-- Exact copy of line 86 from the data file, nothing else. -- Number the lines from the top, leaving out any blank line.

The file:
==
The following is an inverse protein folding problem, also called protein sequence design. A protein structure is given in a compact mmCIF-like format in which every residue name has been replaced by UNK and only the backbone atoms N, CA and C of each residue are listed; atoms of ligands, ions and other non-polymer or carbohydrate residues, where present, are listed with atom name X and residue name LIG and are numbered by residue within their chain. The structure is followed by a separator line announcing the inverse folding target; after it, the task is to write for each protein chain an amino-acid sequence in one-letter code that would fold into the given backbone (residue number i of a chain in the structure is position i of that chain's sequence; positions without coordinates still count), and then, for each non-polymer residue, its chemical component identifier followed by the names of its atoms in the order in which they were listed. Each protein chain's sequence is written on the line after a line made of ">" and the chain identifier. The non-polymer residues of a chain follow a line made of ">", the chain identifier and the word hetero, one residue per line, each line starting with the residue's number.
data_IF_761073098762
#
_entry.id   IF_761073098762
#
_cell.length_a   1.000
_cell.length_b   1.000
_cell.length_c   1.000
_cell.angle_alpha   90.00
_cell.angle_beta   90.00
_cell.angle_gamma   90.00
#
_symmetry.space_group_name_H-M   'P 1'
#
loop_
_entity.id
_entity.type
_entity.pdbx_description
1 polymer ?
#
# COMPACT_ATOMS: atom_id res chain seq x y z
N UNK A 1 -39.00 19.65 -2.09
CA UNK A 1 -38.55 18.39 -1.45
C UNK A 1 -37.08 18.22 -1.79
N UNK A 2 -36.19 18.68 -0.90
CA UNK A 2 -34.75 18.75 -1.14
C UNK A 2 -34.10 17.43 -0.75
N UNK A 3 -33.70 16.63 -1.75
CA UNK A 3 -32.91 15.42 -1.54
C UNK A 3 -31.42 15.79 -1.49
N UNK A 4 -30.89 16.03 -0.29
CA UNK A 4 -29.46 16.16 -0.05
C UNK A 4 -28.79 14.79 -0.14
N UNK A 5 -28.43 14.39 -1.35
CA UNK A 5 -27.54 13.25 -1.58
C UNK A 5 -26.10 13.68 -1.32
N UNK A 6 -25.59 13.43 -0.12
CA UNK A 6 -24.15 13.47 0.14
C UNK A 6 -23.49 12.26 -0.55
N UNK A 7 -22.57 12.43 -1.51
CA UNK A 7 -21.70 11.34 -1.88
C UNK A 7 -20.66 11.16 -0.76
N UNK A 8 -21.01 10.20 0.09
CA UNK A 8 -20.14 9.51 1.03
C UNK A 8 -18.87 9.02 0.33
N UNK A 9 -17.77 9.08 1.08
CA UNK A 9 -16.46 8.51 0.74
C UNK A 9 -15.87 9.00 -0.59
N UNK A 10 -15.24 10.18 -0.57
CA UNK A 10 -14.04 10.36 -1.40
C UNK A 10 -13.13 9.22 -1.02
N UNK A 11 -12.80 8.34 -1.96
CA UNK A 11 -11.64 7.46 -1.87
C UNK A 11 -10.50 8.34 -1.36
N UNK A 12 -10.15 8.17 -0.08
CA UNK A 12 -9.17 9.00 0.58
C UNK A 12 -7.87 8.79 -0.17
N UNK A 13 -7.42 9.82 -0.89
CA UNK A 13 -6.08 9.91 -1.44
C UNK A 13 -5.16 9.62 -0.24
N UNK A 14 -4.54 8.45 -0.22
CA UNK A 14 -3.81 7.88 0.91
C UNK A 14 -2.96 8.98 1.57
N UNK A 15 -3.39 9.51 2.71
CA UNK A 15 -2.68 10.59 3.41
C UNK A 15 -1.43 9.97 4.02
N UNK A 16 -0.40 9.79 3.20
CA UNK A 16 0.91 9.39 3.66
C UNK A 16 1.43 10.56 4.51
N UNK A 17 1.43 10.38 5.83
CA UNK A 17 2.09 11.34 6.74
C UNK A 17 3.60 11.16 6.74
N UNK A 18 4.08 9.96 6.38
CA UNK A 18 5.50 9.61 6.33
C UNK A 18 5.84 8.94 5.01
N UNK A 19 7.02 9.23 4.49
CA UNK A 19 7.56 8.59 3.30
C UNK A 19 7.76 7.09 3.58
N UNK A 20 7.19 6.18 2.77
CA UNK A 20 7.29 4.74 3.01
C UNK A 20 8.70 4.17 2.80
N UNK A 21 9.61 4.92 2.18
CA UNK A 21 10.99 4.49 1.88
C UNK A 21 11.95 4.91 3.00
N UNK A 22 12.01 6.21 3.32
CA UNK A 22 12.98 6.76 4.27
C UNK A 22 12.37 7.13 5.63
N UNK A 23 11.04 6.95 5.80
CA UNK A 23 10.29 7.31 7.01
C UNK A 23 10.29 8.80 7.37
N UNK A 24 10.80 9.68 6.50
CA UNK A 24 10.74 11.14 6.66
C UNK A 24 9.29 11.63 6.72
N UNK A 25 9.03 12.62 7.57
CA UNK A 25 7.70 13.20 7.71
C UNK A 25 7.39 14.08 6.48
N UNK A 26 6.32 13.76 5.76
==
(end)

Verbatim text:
CA UNK A 22 12.98 6.76 4.27